Barcelona have a ban on registering players but are still buying, Real are being suspiciously quiet, Atletico have done loads and Valencia have done more still...
Some Premier League clubs are travelling over 20,000 miles in pre-season to increase their potential revenue. Where does it stop? Not when managers are annoyed, it seems...
Rumours that travel in football circles are often based on inside knowledge, but can equally often equate to another example of Chinese whispers going amiss. Therefore the story I've heard that Danny Guthrie turns up for training when he feels like it could be either. But what isn't up for debate is that Guthrie refused to travel to the Stadium of Light for Reading's match with Sunderland on Tuesday night.
What isn't known yet is the facts. But that hasn't stopped people jumping on Guthrie's back. When I read the story online late last night, I was amazed at how many posters mentioned money in the comments section. Clearly, something is troubling Guthrie, and anybody wading in with their opinion using money as their core argument is missing the point.
To claim that he is a disgrace because he earns £30,000, £40,000 or £50,000 a week is completely ridiculous. That argument implies that there is a lower amount of money whereby he would cease to be a disgrace and, conversely, if he earned a higher level of wages, then he'd have travelled with the team regardless of his problems. Absolute rubbish.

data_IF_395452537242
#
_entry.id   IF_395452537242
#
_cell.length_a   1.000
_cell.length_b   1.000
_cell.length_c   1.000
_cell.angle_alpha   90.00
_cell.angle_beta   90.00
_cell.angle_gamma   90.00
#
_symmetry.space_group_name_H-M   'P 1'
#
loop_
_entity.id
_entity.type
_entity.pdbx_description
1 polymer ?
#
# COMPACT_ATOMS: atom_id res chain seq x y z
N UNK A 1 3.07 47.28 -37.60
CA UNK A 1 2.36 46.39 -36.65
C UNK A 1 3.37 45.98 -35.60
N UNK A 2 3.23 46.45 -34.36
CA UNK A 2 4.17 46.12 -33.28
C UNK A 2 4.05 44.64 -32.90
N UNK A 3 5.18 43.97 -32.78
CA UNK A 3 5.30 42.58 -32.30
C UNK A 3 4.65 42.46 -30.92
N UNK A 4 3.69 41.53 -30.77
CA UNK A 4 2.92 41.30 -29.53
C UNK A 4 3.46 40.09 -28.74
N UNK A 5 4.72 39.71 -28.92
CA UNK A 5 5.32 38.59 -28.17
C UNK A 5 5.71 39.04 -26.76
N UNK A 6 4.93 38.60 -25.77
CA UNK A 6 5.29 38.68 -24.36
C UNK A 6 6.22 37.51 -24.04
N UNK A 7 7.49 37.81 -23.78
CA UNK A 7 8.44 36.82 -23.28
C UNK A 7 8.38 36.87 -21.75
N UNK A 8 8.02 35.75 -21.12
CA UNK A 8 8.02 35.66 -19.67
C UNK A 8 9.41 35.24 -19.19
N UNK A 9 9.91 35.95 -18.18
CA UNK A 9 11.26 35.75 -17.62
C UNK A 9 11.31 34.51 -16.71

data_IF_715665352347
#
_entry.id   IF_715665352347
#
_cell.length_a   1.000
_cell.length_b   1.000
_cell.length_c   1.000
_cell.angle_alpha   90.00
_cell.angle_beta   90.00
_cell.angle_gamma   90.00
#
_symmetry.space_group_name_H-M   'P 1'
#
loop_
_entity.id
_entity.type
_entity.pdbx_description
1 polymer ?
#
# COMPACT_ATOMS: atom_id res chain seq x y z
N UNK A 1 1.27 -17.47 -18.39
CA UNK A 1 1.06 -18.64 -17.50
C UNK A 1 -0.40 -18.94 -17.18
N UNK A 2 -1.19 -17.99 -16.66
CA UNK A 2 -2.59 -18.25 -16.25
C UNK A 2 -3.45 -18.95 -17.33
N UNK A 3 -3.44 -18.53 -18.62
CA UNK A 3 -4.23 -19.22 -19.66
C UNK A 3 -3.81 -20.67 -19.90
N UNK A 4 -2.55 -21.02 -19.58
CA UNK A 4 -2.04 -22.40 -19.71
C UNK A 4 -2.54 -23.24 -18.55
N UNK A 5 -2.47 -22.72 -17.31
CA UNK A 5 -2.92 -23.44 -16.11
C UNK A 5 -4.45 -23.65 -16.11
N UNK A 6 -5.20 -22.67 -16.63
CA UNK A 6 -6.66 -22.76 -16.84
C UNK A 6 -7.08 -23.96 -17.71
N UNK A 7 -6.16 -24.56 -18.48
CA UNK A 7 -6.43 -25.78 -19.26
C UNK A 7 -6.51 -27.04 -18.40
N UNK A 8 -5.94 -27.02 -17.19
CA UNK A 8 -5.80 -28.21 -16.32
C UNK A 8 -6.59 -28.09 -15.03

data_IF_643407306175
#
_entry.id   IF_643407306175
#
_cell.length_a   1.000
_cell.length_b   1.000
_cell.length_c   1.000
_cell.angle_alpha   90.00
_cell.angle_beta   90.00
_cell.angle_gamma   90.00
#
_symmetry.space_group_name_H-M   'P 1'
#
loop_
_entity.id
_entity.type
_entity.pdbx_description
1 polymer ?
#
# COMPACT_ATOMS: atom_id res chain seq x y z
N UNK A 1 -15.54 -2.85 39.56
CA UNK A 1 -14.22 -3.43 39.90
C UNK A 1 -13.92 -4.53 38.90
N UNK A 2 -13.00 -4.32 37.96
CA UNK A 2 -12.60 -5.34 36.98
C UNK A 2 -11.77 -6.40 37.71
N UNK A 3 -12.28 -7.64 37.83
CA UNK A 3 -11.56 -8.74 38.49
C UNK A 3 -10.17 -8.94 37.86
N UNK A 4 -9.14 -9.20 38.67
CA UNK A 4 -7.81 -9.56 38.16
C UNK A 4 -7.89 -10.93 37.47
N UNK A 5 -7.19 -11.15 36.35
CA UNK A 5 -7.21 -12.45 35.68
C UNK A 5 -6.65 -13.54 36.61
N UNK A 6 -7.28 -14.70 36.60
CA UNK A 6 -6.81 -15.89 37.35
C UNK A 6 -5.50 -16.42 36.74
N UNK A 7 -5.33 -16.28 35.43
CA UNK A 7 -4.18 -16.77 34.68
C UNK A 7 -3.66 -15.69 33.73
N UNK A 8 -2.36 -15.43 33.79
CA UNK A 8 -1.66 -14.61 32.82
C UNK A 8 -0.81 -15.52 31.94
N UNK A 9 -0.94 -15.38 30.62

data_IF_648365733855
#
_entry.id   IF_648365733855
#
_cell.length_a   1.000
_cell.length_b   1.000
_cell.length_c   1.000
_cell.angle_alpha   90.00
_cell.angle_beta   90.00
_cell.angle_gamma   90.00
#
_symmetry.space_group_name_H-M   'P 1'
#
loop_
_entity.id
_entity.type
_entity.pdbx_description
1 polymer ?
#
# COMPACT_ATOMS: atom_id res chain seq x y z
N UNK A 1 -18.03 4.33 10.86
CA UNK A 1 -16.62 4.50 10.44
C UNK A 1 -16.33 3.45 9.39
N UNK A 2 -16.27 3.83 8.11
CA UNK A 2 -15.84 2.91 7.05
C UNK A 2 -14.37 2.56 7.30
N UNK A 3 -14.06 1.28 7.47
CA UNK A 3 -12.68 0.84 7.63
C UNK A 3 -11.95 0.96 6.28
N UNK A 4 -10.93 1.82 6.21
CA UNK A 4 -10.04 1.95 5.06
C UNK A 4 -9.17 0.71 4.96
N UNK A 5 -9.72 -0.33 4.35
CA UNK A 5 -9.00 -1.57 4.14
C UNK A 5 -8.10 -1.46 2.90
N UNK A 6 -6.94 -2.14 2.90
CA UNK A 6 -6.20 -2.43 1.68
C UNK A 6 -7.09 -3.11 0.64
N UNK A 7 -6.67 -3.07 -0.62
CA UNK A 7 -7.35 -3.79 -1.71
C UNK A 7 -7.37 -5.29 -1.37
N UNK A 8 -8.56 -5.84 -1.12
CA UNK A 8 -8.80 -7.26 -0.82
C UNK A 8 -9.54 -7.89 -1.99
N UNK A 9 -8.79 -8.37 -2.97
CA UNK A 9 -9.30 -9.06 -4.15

If a player has something serious on his mind then, I'm sorry, money isn't going to un-ring that bell. We've all been there. And what harm has he done really? If anything, he has issued a little cry for help - a 'gesture', I think they call it - and now that Reading are aware there is a problem, hopefully they can deal with it and get him back on the pitch again and in the right frame of mind.
That is the main point to remember here. OK, maybe he could have gone about making his problems known in a less public way. But when things get on top of you, it's sometimes hard to see the wood for the trees, isn't it?
Deep down, I think that we all secretly prefer the pantomime villain. Aside from being a crude barometer for right and wrong, we are fully aware that he isn't ever really going to hurt us.
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